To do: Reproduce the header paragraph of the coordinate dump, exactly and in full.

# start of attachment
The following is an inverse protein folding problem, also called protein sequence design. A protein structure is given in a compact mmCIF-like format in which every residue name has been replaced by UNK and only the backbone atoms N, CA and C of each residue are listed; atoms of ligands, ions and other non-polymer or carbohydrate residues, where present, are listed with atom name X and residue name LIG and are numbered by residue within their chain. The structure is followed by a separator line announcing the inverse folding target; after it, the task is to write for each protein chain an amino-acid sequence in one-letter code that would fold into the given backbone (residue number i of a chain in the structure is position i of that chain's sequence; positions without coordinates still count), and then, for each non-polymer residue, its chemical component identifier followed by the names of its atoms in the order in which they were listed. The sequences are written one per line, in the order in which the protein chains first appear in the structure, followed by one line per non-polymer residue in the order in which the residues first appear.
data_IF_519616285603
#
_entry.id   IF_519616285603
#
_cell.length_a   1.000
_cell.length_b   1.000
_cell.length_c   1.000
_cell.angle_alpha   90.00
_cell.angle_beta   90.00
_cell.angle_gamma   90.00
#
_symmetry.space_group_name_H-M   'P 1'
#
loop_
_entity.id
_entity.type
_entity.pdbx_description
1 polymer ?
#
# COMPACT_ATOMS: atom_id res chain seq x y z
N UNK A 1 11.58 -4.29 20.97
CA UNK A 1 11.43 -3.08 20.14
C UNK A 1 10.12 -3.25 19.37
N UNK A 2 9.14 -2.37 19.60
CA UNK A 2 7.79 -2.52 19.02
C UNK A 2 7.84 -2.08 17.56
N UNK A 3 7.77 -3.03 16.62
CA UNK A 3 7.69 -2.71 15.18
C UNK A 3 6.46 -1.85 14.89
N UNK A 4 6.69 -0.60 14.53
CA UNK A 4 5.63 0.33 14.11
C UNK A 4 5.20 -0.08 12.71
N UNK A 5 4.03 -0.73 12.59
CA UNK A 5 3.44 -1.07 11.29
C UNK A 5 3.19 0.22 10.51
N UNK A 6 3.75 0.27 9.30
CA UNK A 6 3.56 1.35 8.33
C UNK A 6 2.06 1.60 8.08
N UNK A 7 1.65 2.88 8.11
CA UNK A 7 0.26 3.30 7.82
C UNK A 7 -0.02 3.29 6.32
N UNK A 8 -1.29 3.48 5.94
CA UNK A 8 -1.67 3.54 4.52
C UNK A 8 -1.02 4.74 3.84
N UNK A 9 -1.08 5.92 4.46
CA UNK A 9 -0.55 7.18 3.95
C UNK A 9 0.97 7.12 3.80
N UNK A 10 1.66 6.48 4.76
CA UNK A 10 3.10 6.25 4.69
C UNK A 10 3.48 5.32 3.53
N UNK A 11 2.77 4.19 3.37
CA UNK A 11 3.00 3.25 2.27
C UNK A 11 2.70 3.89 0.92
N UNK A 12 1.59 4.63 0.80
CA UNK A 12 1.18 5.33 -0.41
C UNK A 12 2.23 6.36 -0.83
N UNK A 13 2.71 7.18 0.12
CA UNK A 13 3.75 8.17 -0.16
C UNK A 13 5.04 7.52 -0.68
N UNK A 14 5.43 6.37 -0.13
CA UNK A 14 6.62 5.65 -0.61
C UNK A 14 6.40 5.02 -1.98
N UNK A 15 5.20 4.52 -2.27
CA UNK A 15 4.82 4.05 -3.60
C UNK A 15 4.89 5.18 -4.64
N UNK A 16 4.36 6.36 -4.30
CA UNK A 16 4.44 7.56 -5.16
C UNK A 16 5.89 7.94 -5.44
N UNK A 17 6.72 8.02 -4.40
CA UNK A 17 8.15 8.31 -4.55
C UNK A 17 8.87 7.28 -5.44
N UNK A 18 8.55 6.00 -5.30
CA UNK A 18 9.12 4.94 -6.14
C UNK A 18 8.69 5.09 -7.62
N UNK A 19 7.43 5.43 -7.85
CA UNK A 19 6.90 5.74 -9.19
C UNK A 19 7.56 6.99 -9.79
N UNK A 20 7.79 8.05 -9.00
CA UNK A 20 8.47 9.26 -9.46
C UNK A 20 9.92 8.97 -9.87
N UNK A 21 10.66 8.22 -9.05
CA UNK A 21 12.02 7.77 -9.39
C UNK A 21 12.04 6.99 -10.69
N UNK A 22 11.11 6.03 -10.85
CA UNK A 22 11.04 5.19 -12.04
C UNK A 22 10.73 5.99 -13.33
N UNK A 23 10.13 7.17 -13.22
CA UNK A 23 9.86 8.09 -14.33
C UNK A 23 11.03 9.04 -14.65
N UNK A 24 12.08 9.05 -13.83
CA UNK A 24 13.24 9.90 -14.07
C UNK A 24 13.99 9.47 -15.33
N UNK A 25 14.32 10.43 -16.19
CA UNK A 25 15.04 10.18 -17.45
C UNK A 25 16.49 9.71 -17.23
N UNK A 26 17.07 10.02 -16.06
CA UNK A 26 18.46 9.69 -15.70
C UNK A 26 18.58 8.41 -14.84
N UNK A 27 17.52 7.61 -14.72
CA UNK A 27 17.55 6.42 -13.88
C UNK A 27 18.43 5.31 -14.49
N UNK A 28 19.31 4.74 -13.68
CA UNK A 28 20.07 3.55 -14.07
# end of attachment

The following is an inverse protein folding problem, also called protein sequence design. A protein structure is given in a compact mmCIF-like format in which every residue name has been replaced by UNK and only the backbone atoms N, CA and C of each residue are listed; atoms of ligands, ions and other non-polymer or carbohydrate residues, where present, are listed with atom name X and residue name LIG and are numbered by residue within their chain. The structure is followed by a separator line announcing the inverse folding target; after it, the task is to write for each protein chain an amino-acid sequence in one-letter code that would fold into the given backbone (residue number i of a chain in the structure is position i of that chain's sequence; positions without coordinates still count), and then, for each non-polymer residue, its chemical component identifier followed by the names of its atoms in the order in which they were listed. The sequences are written one per line, in the order in which the protein chains first appear in the structure, followed by one line per non-polymer residue in the order in which the residues first appear.